No home is perfect. Below are some of the more common problems we find in a typical home inspection. A number of these issues also occur in new home construction. Defects are not limited to older homes.
Although many of the issues listed here seem obvious, it is when an inspection uncovers something unexpected or unseen that the money spent on a professional home inspection could save you from making a major financial mistake.
1. Faulty Wiring – Worn or outdated systems and homeowner additions are the most common defects, especially in older homes. Electrical system problems are safety related and require immediate attention by a properly licensed electrician.
2. Roof Problems – Improperly installed and aged surfaces occur frequently. We also see poorly installed or missing flashing at transition areas. Repairs may be simple or the entire roof may need to be replaced. Follow-up any adverse roofing system findings with an evaluation by a properly licensed roofer.
3. Heating/Cooling System Defects - Improper installations, inadequate maintenance and aged components are common.
4. Plumbing Issues – The most common defects are leaking, outdated (galvanized or cast iron piping) or problematic systems like polybutelene. Repairs can often be made but on occasion total system replacement is the only solution.
5. Inadequate Insulation & Ventilation in Attic – Poor insulation and poor ventilation causes cooling costs that are excessive and lack of occupant comfort.
6. Whole House is Poorly Maintained – Deferred maintenance represents a potential high cost situation to bring the home back into proper operating condition. If the homeowner did not properly care for the home, someone will need to later.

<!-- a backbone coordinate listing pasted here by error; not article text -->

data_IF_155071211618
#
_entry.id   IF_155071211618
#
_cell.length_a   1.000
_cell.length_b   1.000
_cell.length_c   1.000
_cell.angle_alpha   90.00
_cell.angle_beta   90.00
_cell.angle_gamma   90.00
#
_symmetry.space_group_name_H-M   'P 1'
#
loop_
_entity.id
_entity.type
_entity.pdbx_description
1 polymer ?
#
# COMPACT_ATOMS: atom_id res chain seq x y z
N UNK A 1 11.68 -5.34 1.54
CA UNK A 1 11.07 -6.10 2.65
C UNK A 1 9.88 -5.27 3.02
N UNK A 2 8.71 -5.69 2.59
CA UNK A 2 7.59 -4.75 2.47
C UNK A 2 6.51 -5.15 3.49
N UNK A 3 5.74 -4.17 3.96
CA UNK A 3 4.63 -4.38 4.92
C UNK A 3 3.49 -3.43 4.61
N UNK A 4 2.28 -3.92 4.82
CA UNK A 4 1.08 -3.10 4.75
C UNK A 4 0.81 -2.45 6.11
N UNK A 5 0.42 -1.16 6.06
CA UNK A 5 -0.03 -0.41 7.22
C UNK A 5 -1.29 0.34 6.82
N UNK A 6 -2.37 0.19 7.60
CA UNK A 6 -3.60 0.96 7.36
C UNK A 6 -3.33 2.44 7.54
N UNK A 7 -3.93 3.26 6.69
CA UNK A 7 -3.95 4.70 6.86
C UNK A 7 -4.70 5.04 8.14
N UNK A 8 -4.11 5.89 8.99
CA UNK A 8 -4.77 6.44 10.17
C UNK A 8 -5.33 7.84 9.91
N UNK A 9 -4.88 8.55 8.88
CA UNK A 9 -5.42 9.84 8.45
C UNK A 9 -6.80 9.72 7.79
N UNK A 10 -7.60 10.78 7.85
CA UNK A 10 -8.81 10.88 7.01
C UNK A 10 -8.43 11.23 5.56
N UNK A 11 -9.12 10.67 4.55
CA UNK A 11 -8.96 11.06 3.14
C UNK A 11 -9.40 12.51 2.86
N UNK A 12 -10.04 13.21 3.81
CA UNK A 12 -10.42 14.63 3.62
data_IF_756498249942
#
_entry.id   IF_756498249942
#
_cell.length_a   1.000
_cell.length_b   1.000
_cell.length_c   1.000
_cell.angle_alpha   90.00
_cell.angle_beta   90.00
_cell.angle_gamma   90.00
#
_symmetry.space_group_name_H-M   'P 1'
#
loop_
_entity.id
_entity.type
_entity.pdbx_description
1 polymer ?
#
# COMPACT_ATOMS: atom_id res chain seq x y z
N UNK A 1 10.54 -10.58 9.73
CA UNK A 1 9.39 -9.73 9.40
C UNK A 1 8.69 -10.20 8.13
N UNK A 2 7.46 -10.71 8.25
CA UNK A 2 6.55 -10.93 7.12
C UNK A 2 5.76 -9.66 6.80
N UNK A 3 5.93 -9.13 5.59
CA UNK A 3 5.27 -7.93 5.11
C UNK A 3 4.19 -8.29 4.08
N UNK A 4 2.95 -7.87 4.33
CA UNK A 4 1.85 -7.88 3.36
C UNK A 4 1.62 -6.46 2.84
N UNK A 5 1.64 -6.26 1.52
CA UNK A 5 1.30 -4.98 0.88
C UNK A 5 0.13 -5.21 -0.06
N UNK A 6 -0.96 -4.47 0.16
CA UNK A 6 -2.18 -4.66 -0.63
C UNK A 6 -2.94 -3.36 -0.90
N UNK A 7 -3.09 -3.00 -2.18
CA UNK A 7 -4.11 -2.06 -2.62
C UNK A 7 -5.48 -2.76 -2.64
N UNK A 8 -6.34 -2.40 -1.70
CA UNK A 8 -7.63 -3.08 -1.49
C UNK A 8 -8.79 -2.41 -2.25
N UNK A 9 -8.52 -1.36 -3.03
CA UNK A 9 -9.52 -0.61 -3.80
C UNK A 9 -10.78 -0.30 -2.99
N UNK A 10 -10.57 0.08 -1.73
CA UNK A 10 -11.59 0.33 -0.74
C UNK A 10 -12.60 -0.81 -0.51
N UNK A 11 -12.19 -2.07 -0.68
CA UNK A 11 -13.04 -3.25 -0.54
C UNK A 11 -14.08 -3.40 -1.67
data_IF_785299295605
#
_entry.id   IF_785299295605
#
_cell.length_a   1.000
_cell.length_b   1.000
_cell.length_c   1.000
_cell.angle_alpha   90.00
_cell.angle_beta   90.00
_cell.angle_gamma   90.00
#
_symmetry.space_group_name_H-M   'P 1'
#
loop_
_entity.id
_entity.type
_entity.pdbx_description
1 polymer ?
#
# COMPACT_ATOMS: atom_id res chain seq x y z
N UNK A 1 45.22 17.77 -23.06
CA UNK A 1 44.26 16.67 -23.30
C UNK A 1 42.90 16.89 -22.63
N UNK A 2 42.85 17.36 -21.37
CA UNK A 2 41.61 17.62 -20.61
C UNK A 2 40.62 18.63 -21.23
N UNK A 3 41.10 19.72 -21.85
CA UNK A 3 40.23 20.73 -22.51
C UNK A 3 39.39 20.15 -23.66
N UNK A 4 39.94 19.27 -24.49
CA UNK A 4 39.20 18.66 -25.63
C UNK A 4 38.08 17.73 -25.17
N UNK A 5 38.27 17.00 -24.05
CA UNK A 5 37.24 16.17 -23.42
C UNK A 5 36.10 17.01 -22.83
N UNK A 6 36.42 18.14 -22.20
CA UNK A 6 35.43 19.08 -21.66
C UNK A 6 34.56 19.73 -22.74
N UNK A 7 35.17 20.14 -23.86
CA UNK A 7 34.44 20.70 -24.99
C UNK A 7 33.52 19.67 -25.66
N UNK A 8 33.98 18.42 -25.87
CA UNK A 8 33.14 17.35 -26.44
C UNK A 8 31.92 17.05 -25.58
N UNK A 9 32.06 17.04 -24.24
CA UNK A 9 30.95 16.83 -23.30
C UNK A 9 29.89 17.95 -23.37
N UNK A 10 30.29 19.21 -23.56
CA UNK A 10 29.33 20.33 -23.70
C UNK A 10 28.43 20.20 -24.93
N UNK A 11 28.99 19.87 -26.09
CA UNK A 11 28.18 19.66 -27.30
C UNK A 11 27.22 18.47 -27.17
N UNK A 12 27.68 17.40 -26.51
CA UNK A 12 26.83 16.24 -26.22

7. Poor Drainage Around the Structure – Water needs to drain away from the structure at its perimeter to prevent water intrusion. Roof gutters and downspouts can sometimes be added to rectify site drainage problems.
8. Water Penetrating Cracks and Window/door Perimeters At Exterior – Structure cracks and separations at the windows/doors can allow water to enter into the wall cavities which is conducive to mold growth.
9. Minor Structural Damage – Cut and broken trusses are often seen in attic cavities and on occasion we also see structural components missing from exposed wall cavities or in crawl space. Usually repairs are needed, however we find it is rarely an imminent safety hazard. If major issues are observed, a Structural Engineer may sometimes be recommended to advise on proper repairs.
10. Potential Environmental Problems – Environmental issues that cause a significant concern include: lead, asbestos, radon and mold. Homebuyers should consider a complete environmental evaluation of the property before buying.
11. Rotted wood – Caused by being wet for extended periods of time, most commonly found around tubs, showers and toilets inside, or roof fascia, soffits and trim outside